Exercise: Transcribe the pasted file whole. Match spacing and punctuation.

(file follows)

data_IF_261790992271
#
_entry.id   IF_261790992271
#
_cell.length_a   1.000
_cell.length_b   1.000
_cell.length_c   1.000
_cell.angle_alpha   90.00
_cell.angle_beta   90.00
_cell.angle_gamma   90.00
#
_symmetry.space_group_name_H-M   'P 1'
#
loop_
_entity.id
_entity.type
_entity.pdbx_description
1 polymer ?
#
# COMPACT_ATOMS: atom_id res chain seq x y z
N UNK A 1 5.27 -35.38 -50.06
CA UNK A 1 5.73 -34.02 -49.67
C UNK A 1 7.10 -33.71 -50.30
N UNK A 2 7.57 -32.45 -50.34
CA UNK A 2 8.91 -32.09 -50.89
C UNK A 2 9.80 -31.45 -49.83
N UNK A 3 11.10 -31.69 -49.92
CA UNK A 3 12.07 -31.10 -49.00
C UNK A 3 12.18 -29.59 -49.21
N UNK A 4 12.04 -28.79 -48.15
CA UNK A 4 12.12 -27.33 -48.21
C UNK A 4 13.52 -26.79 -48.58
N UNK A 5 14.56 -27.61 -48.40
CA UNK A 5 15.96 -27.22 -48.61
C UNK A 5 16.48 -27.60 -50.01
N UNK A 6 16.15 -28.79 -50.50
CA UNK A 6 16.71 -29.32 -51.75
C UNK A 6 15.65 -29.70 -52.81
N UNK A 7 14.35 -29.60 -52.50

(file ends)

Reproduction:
data_IF_261790992271
#
_entry.id   IF_261790992271
#
_cell.length_a   1.000
_cell.length_b   1.000
_cell.length_c   1.000
_cell.angle_alpha   90.00
_cell.angle_beta   90.00
_cell.angle_gamma   90.00
#
_symmetry.space_group_name_H-M   'P 1'
#
loop_
_entity.id
_entity.type
_entity.pdbx_description
1 polymer ?
#
# COMPACT_ATOMS: atom_id res chain seq x y z
N UNK A 1 5.27 -35.38 -50.06
CA UNK A 1 5.73 -34.02 -49.67
C UNK A 1 7.10 -33.71 -50.30
N UNK A 2 7.57 -32.45 -50.34
CA UNK A 2 8.91 -32.09 -50.89
C UNK A 2 9.80 -31.45 -49.83
N UNK A 3 11.10 -31.69 -49.92
CA UNK A 3 12.07 -31.10 -49.00
C UNK A 3 12.18 -29.59 -49.21
N UNK A 4 12.04 -28.79 -48.15
CA UNK A 4 12.12 -27.33 -48.21
C UNK A 4 13.52 -26.79 -48.58
N UNK A 5 14.56 -27.61 -48.40
CA UNK A 5 15.96 -27.22 -48.61
C UNK A 5 16.48 -27.60 -50.01
N UNK A 6 16.15 -28.79 -50.50
CA UNK A 6 16.71 -29.32 -51.75
C UNK A 6 15.65 -29.70 -52.81
N UNK A 7 14.35 -29.60 -52.50